Some of the main reasons for foundation movement are:
Nearly all homes will settle. It is not uncommon for new homes to settle a 1/4 to 3/4 inch in the first year and over time the majority of all homes will have some amount of settling. Usually, we don’t even realize it.
Expansive soils – Soils containing clay
Usually, clayey soils swell up or expand when they get wet. This swelling action can cause foundations to crack, as well as stucco cracking. Engineers usually refer to these types of soils as being expansive soils.
Soils that are experiencing “Slope Creep”
Homes that are built on hillsides or even lots that slope gently may be subject to soils that very slowly move downward, causing foundation movement. Most homes are not built in areas with “Slope Creep,” but if they are, serious damage to a home may slowly occur over time. Should a home move 1/8 inch per year, in ten years, this amounts to 2 1/2 inches. This can crack underground sewer and water pipes, as well as concrete foundations and slabs. It’s very powerful.
Areas subject to landslides and soil movement
Stucco cracks and other forms of damage occurs to homes that experience landslide activity. It is worth noting not all landslides are as big as we see on the news, however if your home is in or near an area that has had a land slide, you should check your stucco for damage or cracks.
Depending on the strength of an earthquake, cracking and other damage may occur to stucco walls. Cracks caused from an earthquake may have sharper and crisper looking edges then cracks from other causes.
#5 Stress at door and window corners
One of the most common locations that homeowners see cracks are at the corners of doors and windows. They will often run vertically, horizontally or at an angle. The basic cause of most of these cracks is stress, stress that builds-up at corner areas.
Small cracks are usually a maintenance concern, however, larger cracks (1/8 of an inch or larger) or cracks that extend out from the window or door 3 to 10 feet are more of a concern. The two questions to consider are:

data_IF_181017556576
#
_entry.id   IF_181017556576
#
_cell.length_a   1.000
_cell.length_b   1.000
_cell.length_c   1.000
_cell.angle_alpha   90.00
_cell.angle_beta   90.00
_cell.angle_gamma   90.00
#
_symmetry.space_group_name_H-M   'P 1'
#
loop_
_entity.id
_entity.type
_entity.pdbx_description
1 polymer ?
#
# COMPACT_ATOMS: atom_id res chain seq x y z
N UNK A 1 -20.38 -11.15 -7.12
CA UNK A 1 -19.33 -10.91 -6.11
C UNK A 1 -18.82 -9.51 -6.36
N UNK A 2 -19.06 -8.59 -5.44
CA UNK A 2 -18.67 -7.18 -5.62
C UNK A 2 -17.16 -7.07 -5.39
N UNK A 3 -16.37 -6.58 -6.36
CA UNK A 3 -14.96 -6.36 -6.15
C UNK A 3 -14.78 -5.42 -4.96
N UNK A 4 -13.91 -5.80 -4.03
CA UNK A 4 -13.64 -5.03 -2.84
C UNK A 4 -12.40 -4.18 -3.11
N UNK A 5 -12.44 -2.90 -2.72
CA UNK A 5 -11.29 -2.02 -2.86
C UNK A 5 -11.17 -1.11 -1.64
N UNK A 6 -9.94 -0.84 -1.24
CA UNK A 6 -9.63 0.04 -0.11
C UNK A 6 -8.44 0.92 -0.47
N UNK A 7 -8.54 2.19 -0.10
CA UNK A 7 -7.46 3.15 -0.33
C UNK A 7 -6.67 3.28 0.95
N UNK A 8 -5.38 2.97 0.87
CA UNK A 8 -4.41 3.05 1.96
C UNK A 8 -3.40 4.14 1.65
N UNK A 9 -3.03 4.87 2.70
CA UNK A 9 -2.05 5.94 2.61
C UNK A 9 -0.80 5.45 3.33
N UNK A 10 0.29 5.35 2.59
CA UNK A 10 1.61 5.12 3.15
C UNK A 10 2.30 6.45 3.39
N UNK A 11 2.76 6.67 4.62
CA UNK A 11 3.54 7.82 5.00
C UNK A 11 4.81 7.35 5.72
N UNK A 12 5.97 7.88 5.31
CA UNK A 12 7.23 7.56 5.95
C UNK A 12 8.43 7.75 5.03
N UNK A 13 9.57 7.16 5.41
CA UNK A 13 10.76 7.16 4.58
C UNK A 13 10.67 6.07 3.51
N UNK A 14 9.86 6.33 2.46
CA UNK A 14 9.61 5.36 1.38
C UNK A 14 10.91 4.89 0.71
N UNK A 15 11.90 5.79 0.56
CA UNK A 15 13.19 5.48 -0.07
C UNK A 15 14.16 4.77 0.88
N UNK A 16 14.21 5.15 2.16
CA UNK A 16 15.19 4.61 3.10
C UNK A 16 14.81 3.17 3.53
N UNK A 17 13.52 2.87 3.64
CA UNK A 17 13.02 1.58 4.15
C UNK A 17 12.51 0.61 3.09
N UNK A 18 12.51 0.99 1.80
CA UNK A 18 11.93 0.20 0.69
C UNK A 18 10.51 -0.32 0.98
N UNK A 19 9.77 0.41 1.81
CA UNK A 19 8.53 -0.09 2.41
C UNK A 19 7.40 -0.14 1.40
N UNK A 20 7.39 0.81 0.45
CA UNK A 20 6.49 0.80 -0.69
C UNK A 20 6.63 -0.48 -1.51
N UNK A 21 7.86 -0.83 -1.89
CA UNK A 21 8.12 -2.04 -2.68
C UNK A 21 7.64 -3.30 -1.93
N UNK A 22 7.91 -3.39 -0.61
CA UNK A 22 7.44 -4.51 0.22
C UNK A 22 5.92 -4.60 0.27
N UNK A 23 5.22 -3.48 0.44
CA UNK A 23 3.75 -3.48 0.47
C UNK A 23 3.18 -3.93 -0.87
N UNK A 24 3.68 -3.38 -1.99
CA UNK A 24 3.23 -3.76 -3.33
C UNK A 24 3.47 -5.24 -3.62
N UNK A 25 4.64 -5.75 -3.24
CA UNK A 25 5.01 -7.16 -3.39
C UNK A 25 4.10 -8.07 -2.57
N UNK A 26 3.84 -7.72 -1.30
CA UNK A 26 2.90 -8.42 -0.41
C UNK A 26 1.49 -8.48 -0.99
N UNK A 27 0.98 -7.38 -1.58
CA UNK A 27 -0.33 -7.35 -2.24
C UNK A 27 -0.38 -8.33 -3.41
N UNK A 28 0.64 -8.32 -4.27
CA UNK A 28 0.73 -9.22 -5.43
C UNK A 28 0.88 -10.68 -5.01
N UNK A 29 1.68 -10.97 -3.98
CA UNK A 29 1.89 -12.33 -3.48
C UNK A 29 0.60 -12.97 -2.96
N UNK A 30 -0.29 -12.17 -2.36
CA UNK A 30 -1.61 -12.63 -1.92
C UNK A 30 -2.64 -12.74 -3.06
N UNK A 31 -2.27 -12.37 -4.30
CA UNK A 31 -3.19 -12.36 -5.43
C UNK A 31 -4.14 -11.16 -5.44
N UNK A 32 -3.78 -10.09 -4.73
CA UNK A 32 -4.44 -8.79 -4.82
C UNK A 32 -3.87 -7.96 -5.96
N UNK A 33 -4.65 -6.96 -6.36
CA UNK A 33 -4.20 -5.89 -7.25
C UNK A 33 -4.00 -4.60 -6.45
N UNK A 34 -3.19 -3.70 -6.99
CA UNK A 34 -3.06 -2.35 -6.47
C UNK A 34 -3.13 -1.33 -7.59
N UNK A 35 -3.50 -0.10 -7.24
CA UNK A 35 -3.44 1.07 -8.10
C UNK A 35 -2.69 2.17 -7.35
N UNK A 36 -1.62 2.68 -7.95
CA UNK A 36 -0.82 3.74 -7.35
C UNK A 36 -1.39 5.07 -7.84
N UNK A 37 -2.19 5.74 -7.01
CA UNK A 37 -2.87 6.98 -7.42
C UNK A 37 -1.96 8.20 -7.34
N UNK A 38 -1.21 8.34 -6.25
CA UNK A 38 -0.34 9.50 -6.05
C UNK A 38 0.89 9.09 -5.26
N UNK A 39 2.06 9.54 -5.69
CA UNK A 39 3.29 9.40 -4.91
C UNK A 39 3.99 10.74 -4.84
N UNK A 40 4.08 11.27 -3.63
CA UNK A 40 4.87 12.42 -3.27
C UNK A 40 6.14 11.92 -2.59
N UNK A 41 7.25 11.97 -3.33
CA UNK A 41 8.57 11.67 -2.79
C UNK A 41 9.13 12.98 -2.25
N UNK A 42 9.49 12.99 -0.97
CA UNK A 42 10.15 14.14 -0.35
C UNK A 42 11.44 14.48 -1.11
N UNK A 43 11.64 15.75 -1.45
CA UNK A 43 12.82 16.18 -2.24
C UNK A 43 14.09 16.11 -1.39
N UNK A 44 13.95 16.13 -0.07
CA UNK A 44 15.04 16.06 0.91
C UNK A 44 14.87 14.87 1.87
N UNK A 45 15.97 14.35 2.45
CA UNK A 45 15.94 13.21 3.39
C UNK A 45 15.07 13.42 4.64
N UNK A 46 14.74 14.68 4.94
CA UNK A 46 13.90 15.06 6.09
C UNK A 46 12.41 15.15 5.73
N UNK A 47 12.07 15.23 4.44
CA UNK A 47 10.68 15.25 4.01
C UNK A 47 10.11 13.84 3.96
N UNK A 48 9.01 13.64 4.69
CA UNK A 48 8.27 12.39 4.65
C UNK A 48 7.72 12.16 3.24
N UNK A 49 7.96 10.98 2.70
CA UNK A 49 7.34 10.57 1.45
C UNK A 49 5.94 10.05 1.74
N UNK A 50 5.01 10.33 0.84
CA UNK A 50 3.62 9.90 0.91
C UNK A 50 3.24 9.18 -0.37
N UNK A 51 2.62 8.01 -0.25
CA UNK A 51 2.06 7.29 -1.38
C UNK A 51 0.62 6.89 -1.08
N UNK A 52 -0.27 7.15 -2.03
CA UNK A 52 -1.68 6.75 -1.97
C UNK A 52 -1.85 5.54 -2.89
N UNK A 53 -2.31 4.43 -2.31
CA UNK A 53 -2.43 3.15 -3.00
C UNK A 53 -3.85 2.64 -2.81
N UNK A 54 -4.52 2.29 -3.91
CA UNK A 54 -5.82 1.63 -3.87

Is water penetrating through the crack. This would be a moisture intrusion issue and repairing and sealing the crack is usually sufficient.
Is it a possible warning sign of a structural issue? If so, then checking the home for other signs of a structural issue is wise. This would include checking for drywall cracks, sloping or wavy floors, doors or windows that are sticking and cracks in the foundation.
#6 Weather, Seasons & Climate
Stucco cracking is affected by weather, seasons and the climate. The building codes take this into consideration in determining what they will require in a specific area. Parts of the building code is even broken down into what climate zone a county is in; thus, a neighboring county may have certain requirements that are not required by your county.
Stucco performs well in most climates
Stucco is used countrywide and in the Southwest area, 45 to 60% of the homes have stucco cladding and in states like Texas and Florida it is also very common.
Cracking due to weather and climate issues
In areas that have lots of rain there are several concerns.
Rain seeping through crack and causing wood rot and mold
If moisture gets inside a crack and freezes, it may cause the crack to become larger, allowing more moisture to enter the wall in the next rain. Also, the freezing of water that has soaked into the porous stucco will weaken or cause the stucco to deteriorate over time with the seasonal freeze / thaw cycles. Keeping cracks properly sealed is especially critical in areas with rain and freeze / thaw cycles.
Weight of snow loads
The weight of large snow loads will cause downward pressure on the framing of the structure. When this occurs, these load stresses will cause the framing to shift or move. As this movement takes place, it will cause cracks in the stucco; for stucco is brittle and does not flex.
Wind storms, hurricanes and tornadoes
Strong winds place tremendous pressure and stress on a home. At times so much so that the structure collapses or suffers considerable structural damage. In general, the more stress placed on a structure, the more movement there is. When a wood framed wall is exposed to these forces, it will generally shift or have some form of movement. This then results in stucco cracking or damage.
Another issue is when there is rain and strong winds, moisture will seep into a home’s wall through any gaps around windows, doors, or pipes penetrating through the stucco. When this happens, the moisture then may cause damage to the stucco, the framing and other components of the homes wall, i.e. insulation.
Expansion and contraction
Stucco, like many products, expands when it gets hot, and shrinks when it gets cold. This expansion and contraction can cause cracks, especially if there are not properly installed control joints.
Climate change concerns H2
As the frequency and severity of climate events increase, homeowners may be faced with more issues involving their homes cladding; whether it’s stucco, vinyl, wood, brick, or fiber cement cladding like Hardiplank or Hardiboard. Therefore, proper maintenance and care is critical.
Moisture in the wall cavity